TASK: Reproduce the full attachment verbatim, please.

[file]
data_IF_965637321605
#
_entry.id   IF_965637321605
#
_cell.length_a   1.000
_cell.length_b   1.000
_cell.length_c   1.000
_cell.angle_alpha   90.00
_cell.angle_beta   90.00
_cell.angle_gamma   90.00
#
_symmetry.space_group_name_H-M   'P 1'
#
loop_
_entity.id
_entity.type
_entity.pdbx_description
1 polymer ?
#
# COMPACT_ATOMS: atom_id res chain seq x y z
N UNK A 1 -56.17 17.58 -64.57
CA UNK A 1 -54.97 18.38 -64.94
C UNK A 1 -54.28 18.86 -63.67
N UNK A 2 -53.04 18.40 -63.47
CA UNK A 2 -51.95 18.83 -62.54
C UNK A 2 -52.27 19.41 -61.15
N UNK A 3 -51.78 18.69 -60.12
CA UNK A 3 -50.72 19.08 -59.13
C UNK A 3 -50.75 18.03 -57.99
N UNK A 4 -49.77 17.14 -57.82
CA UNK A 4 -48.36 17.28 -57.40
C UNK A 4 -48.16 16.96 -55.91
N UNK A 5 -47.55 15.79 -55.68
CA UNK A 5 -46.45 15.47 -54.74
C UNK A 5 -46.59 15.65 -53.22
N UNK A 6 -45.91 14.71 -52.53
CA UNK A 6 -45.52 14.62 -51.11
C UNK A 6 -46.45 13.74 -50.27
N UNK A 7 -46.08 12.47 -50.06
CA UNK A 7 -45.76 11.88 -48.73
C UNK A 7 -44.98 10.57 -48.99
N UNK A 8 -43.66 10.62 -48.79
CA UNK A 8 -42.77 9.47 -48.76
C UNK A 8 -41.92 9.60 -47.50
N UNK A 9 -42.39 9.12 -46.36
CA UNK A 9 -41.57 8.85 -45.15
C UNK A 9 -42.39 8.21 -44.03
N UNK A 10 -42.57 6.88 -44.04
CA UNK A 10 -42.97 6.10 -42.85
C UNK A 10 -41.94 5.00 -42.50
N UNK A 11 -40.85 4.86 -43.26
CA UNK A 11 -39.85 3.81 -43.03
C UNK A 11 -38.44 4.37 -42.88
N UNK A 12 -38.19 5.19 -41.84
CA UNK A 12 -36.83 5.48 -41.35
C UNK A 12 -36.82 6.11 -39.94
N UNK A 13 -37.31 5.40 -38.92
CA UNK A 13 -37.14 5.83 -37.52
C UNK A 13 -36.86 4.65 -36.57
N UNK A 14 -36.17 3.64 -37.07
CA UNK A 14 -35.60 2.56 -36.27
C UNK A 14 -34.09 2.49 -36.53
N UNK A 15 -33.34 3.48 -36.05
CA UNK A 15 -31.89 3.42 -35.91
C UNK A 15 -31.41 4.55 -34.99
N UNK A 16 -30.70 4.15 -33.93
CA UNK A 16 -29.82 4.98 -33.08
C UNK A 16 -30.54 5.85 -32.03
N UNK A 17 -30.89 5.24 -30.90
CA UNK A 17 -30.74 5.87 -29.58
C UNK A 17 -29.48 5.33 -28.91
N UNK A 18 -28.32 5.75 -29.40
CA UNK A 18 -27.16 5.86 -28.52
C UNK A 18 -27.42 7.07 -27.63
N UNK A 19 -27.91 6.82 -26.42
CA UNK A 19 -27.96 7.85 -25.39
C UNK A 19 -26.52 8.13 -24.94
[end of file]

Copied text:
data_IF_965637321605
#
_entry.id   IF_965637321605
#
_cell.length_a   1.000
_cell.length_b   1.000
_cell.length_c   1.000
_cell.angle_alpha   90.00
_cell.angle_beta   90.00
_cell.angle_gamma   90.00
#
_symmetry.space_group_name_H-M   'P 1'
#
loop_
_entity.id
_entity.type
_entity.pdbx_description
1 polymer ?
#
# COMPACT_ATOMS: atom_id res chain seq x y z
N UNK A 1 -56.17 17.58 -64.57
CA UNK A 1 -54.97 18.38 -64.94
C UNK A 1 -54.28 18.86 -63.67
N UNK A 2 -53.04 18.40 -63.47
CA UNK A 2 -51.95 18.83 -62.54
C UNK A 2 -52.27 19.41 -61.15
N UNK A 3 -51.78 18.69 -60.12
CA UNK A 3 -50.72 19.08 -59.13
C UNK A 3 -50.75 18.03 -57.99
N UNK A 4 -49.77 17.14 -57.82
CA UNK A 4 -48.36 17.28 -57.40
C UNK A 4 -48.16 16.96 -55.91
N UNK A 5 -47.55 15.79 -55.68
CA UNK A 5 -46.45 15.47 -54.74
C UNK A 5 -46.59 15.65 -53.22
N UNK A 6 -45.91 14.71 -52.53
CA UNK A 6 -45.52 14.62 -51.11
C UNK A 6 -46.45 13.74 -50.27
N UNK A 7 -46.08 12.47 -50.06
CA UNK A 7 -45.76 11.88 -48.73
C UNK A 7 -44.98 10.57 -48.99
N UNK A 8 -43.66 10.62 -48.79
CA UNK A 8 -42.77 9.47 -48.76
C UNK A 8 -41.92 9.60 -47.50
N UNK A 9 -42.39 9.12 -46.36
CA UNK A 9 -41.57 8.85 -45.15
C UNK A 9 -42.39 8.21 -44.03
N UNK A 10 -42.57 6.88 -44.04
CA UNK A 10 -42.97 6.10 -42.85
C UNK A 10 -41.94 5.00 -42.50
N UNK A 11 -40.85 4.86 -43.26
CA UNK A 11 -39.85 3.81 -43.03
C UNK A 11 -38.44 4.37 -42.88
N UNK A 12 -38.19 5.19 -41.84
CA UNK A 12 -36.83 5.48 -41.35
C UNK A 12 -36.82 6.11 -39.94
N UNK A 13 -37.31 5.40 -38.92
CA UNK A 13 -37.14 5.83 -37.52
C UNK A 13 -36.86 4.65 -36.57
N UNK A 14 -36.17 3.64 -37.07
CA UNK A 14 -35.60 2.56 -36.27
C UNK A 14 -34.09 2.49 -36.53
N UNK A 15 -33.34 3.48 -36.05
CA UNK A 15 -31.89 3.42 -35.91
C UNK A 15 -31.41 4.55 -34.99
N UNK A 16 -30.70 4.15 -33.93
CA UNK A 16 -29.82 4.98 -33.08
C UNK A 16 -30.54 5.85 -32.03
N UNK A 17 -30.89 5.24 -30.90
CA UNK A 17 -30.74 5.87 -29.58
C UNK A 17 -29.48 5.33 -28.91
N UNK A 18 -28.32 5.75 -29.40
CA UNK A 18 -27.16 5.86 -28.52
C UNK A 18 -27.42 7.07 -27.63
N UNK A 19 -27.91 6.82 -26.42
CA UNK A 19 -27.96 7.85 -25.39
C UNK A 19 -26.52 8.13 -24.94